Neta Barzilai (who collaborated with Omer Adam on the song BEG) initially wrote that the song was catchy and addictive; however, in light of the comments she received, she said she apologises, and this event is an opportunity to learn about sensitivity.
Did any politicians criticise this song?
Only the Minister of Transportation, Merav Michaeli, the head of the Israeli Labor Party, sharply criticised the song, claiming that it was both chauvinistic and racist. MK Yulia Malinovsky of the Yisrael Beiteinu party also commented on the song and said that a popular singer like Omer Adam should have a social responsibility.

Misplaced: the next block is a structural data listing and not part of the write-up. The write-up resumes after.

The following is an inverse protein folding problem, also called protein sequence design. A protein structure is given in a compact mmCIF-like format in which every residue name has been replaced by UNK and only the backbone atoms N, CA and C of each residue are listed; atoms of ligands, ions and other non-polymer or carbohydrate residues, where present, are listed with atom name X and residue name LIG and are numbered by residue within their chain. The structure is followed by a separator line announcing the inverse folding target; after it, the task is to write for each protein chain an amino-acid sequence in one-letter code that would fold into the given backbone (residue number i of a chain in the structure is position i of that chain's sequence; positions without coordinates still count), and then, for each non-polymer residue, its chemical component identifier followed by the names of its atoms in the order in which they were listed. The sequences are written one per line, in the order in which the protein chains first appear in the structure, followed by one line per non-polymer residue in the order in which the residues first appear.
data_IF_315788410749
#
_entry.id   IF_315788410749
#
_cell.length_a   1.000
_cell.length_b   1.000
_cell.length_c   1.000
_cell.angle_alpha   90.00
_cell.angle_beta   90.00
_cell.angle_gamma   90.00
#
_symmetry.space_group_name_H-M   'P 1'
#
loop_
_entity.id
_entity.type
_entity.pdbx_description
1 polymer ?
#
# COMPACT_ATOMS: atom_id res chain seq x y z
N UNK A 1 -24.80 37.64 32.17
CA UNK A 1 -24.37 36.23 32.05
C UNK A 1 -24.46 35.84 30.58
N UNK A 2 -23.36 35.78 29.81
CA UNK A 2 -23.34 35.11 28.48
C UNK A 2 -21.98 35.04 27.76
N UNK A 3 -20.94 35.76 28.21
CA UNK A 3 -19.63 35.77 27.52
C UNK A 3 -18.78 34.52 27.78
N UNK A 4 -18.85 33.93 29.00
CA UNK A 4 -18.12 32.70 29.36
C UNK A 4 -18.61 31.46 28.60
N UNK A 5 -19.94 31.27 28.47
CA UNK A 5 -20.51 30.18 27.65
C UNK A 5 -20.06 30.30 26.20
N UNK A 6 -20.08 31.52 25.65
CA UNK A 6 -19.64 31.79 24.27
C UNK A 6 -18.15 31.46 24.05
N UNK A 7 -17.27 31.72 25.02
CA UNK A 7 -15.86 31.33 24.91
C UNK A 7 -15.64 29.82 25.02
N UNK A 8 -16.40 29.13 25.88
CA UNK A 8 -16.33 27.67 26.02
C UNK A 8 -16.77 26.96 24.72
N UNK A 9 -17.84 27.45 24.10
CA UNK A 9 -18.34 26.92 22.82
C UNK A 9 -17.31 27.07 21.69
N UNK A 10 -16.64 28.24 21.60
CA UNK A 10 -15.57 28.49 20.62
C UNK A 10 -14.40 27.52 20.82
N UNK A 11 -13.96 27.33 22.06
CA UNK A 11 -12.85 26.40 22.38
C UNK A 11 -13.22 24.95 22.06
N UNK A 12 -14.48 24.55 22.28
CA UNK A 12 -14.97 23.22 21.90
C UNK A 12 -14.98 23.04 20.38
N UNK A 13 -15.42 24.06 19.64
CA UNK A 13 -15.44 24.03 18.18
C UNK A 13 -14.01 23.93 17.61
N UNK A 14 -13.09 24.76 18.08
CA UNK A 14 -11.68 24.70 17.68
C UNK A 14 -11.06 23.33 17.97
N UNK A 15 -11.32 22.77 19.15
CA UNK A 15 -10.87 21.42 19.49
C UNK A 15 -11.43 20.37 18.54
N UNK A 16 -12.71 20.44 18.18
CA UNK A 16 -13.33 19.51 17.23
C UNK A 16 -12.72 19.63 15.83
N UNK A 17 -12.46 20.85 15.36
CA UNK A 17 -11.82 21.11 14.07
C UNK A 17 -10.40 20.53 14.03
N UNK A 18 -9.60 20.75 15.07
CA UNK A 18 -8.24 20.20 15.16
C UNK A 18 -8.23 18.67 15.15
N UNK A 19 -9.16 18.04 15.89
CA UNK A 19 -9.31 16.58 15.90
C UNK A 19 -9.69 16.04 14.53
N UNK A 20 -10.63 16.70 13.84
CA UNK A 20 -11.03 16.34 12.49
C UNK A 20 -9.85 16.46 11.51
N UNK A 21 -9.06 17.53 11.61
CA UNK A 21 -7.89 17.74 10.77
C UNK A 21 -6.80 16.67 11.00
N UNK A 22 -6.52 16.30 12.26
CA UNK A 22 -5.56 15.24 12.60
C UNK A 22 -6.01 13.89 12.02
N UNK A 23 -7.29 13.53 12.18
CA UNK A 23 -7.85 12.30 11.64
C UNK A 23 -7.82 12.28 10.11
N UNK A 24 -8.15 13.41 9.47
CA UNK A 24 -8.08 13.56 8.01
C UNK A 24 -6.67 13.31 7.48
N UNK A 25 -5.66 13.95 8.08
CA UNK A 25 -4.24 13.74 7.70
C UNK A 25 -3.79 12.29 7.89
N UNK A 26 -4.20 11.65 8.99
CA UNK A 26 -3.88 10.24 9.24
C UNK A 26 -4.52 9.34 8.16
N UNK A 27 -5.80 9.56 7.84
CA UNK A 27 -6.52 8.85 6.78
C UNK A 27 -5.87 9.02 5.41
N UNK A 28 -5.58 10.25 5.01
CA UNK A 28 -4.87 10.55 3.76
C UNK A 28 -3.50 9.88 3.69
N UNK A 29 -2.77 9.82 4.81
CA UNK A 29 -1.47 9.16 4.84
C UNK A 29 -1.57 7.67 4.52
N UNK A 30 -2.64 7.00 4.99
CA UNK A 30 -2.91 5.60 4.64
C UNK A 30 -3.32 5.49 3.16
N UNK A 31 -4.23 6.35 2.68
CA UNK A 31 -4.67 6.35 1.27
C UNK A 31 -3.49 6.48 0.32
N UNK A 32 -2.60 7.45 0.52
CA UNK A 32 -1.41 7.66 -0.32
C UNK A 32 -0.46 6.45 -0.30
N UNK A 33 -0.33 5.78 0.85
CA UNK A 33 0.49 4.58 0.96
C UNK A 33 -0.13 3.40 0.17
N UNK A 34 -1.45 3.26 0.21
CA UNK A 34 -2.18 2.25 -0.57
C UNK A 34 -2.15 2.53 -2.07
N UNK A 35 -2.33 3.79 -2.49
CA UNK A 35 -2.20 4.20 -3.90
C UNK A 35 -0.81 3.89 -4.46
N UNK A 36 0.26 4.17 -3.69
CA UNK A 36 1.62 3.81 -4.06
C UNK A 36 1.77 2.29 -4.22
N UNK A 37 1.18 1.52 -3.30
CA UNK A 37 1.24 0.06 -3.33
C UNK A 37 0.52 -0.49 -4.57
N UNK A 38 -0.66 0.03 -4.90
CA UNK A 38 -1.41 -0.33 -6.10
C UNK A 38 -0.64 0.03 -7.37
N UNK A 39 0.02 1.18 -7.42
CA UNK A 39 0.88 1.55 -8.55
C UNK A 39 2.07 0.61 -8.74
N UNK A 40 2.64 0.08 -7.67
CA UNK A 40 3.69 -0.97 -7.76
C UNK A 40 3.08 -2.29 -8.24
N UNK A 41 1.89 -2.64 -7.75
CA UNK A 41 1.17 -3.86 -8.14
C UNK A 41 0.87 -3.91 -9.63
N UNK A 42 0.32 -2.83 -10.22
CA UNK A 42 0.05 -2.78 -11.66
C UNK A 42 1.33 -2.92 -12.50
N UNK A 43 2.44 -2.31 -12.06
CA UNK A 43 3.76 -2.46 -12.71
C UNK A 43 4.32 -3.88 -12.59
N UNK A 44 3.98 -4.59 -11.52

How did Omer Adam respond to the criticism?
He wrote that he and his family were of *Caucasian descent, and the song was written and performed with self depricating-humour.
*Caucasian means from the Caucasus - a geographic region in Eurasia. It is situated between the Black Sea and the Caspian Sea and is mainly occupied by Armenia, Azerbaijan, Georgia, and Southern Russia.